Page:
Frost and Sullivan's senior research analyst Kaushik Ramakrishnan Shank, Ph.D., said soy isoflavones decrease a woman's susceptibility to breast cancer, heart disease and osteoporosis. Soy isoflavones have a similar structure to estrogen and help to maintain bone mass in premenopausal women, he said. "It is observed that soy isoflavones reduce the leaching of calcium into the bloodstream and thus, conserve bone mineral density," Shank said. "Isoflavone consumption is also known to result in a moderate decrease in the urinary excretion of calcium, resulting in decreased bone loss."

Soy isoflavones compete with cranberry extracts and folic acid since they directly target the reproductive system and its disorders, Shank said. However, they are not in direct competition because specific effects and claims vary between these ingredients. A majority of soy isoflavones are available in the market in fortified foods and beverages, with dietary supplements being around one-third of the volume of fortified foods and beverages, he added.

In addition to isoflavones, ingredients such as pomegranate extract, vitamin D and sea buckthorn have risen in popularity. "Pomegranate is another one of those 'wonder ingredients' that supports womens health across the spectrum, helping keep joints functioning well so exercise isnt a chore, protecting skin and supporting healthy breast cell development, an extremely important element of womens health anytime, but especially crucial during menopause," Myers said.

Along with pomegranate, sea buckthorn contains fatty acids in the seed and pulp that help promote younger-looking skin, along with strong antioxidant power to protect cells throughout the body, Myers said. "[Sea buckthorn] is one of those products that you can use any time for maintenance, but also to proactively avoid the vaginal dryness that tends to increase with age and can be a very serious concern for women experiencing menopause or perimenopause," she added.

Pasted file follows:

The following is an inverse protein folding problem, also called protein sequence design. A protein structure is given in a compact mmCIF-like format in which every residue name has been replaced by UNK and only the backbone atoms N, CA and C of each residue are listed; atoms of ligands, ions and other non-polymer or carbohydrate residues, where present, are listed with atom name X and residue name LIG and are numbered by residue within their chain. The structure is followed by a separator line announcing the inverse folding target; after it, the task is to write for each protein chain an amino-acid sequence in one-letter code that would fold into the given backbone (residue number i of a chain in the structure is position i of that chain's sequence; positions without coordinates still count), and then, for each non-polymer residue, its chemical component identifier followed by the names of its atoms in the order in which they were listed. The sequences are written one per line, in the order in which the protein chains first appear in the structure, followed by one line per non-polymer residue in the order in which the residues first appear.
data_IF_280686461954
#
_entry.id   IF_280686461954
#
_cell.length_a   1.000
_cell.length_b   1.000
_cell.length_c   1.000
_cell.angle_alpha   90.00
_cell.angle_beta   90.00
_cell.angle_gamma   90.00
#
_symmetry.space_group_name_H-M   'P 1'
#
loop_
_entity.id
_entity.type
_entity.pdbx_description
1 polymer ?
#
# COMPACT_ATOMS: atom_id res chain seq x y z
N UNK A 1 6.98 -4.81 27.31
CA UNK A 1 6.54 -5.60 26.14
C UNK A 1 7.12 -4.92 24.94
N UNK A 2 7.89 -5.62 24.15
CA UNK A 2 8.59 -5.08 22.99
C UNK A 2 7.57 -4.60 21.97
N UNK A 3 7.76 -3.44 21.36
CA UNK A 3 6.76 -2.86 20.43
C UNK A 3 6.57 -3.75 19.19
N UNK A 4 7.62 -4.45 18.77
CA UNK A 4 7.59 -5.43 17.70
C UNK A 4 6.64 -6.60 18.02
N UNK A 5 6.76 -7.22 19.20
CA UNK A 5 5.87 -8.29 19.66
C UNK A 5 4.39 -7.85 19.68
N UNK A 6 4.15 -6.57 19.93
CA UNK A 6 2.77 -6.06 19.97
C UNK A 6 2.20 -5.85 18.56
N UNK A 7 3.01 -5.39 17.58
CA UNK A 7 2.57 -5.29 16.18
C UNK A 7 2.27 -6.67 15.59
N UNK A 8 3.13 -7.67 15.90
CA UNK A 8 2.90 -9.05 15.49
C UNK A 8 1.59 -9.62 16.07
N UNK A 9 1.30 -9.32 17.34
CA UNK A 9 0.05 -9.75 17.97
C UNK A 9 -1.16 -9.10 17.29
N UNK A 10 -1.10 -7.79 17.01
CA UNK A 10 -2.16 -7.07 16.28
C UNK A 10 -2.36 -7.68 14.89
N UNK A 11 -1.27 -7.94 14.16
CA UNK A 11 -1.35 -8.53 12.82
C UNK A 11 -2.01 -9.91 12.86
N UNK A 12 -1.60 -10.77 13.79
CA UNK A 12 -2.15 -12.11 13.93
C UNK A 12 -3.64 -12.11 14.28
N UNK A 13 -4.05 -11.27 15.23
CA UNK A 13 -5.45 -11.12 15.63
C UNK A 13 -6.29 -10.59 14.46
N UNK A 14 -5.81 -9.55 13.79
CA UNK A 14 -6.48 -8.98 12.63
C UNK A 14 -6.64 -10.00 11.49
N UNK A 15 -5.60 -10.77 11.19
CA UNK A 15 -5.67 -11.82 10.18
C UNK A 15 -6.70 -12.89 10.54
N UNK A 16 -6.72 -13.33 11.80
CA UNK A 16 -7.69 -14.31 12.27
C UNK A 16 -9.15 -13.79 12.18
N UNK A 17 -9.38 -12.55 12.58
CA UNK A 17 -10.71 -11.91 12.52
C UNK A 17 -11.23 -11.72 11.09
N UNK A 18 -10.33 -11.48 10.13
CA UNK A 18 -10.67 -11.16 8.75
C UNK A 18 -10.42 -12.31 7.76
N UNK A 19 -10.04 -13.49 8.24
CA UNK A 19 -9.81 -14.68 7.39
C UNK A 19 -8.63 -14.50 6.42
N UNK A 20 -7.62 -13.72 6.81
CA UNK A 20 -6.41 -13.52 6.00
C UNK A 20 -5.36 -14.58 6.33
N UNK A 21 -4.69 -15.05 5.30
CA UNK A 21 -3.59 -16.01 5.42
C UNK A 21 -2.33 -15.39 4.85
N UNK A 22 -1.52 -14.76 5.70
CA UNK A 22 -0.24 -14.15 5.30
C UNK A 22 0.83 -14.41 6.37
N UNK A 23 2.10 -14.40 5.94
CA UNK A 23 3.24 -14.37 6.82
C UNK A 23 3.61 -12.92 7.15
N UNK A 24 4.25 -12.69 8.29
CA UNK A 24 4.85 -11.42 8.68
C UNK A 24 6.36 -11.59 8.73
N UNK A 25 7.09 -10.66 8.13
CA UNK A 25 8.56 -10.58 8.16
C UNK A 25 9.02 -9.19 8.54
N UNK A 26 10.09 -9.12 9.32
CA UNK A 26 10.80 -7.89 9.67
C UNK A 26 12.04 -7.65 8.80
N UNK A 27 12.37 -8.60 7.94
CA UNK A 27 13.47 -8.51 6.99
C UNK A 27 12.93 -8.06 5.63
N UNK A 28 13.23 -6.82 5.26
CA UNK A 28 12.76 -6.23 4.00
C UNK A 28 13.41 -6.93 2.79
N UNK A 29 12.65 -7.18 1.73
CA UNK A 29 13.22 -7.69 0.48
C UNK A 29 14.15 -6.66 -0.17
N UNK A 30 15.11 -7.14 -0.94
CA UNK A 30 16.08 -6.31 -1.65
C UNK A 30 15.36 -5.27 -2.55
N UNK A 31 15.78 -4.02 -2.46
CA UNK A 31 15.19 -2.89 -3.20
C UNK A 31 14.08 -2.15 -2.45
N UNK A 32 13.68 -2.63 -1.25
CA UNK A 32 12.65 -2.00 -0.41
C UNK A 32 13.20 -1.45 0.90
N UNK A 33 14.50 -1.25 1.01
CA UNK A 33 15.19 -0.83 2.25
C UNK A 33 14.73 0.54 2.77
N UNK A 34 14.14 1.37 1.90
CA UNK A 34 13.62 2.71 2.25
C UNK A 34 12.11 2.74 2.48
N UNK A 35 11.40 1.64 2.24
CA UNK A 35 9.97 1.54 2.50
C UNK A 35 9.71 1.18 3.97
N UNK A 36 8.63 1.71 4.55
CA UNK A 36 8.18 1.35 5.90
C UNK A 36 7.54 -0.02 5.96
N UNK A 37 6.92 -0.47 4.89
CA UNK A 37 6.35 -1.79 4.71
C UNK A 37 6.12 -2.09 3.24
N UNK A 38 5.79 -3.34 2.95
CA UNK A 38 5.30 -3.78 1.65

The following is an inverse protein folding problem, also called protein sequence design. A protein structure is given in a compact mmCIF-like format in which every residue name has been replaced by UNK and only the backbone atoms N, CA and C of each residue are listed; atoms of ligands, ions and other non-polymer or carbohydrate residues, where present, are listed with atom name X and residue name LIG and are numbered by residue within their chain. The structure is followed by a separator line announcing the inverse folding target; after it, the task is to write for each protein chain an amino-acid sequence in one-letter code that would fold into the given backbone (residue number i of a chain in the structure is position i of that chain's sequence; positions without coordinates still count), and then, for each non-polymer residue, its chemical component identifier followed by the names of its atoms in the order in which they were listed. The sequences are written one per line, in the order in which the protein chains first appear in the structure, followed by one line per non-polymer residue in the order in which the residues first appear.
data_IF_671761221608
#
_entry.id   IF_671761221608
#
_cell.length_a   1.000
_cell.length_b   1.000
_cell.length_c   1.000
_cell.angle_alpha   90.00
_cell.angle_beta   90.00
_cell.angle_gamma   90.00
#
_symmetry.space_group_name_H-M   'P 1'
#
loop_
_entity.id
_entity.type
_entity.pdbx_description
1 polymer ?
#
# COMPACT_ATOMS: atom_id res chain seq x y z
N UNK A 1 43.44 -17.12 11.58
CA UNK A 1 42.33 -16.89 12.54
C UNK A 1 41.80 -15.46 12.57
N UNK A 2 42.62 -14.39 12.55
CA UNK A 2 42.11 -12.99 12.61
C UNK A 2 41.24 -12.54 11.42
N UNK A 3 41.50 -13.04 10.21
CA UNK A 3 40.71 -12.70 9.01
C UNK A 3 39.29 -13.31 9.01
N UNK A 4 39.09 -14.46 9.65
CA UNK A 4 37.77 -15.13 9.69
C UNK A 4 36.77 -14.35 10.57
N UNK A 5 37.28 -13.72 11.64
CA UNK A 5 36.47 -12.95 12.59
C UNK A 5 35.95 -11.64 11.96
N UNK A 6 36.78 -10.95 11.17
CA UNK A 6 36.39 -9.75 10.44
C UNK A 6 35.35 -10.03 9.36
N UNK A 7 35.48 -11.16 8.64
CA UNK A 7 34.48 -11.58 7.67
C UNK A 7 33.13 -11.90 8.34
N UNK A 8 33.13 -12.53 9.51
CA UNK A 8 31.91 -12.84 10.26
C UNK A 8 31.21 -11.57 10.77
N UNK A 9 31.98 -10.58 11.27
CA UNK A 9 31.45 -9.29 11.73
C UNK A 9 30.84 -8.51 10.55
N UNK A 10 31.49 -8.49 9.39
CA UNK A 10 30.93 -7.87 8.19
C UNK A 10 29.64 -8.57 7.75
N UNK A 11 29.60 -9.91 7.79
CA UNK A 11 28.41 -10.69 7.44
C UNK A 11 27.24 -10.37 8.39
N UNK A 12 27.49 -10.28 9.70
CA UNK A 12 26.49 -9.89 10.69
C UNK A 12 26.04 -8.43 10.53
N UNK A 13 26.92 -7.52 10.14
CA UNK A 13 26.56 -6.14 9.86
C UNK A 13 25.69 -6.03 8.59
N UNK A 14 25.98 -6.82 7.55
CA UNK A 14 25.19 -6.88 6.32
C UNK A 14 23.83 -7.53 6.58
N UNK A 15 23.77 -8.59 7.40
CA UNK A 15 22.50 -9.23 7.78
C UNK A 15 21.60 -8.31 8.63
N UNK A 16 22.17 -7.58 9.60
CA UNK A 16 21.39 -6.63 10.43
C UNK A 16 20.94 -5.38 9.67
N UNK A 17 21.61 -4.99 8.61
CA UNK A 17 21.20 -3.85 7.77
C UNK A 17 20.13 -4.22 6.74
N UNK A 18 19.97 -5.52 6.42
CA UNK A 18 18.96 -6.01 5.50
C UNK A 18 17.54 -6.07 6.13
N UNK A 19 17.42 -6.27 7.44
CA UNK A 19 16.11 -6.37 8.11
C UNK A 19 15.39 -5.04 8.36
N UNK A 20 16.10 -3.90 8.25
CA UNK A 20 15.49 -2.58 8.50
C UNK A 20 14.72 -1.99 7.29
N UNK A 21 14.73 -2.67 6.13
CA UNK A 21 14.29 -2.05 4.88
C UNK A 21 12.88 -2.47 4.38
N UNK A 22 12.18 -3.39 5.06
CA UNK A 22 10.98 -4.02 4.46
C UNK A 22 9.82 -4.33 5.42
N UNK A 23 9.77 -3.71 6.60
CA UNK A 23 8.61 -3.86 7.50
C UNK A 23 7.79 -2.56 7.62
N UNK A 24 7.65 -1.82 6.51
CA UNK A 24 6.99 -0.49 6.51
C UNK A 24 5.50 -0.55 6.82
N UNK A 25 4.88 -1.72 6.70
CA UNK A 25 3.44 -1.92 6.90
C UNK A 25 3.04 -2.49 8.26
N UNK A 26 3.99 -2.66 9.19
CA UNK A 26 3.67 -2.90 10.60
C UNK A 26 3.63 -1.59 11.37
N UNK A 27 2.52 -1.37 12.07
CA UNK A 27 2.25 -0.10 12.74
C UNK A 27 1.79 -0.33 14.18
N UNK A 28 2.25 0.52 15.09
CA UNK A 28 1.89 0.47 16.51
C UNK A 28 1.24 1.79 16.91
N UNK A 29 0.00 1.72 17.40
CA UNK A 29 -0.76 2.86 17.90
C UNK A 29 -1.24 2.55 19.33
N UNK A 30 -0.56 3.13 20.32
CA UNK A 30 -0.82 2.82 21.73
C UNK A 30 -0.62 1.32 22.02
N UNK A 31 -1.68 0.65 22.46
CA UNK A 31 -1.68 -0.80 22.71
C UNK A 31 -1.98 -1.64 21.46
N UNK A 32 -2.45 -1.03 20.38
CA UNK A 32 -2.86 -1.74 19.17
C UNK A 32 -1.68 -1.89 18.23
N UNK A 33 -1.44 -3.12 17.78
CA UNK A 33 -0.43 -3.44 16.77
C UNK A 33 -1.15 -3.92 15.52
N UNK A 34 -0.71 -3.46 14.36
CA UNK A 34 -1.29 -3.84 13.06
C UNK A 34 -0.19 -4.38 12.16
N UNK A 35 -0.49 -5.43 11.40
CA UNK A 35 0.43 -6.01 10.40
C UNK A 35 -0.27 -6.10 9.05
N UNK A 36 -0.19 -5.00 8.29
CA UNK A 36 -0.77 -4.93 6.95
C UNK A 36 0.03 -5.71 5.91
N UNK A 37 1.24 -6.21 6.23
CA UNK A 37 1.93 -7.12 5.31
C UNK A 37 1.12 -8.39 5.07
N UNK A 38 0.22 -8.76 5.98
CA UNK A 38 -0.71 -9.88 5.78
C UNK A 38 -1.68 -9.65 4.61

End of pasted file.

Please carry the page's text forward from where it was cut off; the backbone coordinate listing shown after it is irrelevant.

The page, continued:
With aging comes additional heightened health risks such as breast cancer, cardiovascular disease (CVD) and calcium deficiency . Multivitamins that target menopausal symptoms as well as other health conditions grew 16.4 percent in the conventional channel in 52 weeks ending  May 5, 2012, versus the prior year, bringing in $942,566, according to SPINS.

However, consumers may be wary of consuming too much of a good thing. According to Prymas, vitamin D and soy have also been shown to have adverse health effects. "Soy, due to its oestrogen-like activity, has raised breast cancer concerns," Prymas said. "In terms of vitamins and minerals such as vitamin D and calcium, there is growing research to support the idea that getting too much could be just as harmful as not getting enough. With the popularity of both fortified foods and supplement usage growing, overconsumption becomes a real possibility. "

However, Prymas said that despite these risks, the market looks promising. "With so many women seeking relief from the unpleasant symptoms of menopause, the market has real potential," she said. "If manufacturers can address concerns with educational campaigns, it could be very helpful in bolstering consumer confidence."

INSIDER's Women's Health Content Library offers more insights into the women's health market and ingredients that help reduce the burden of menopause.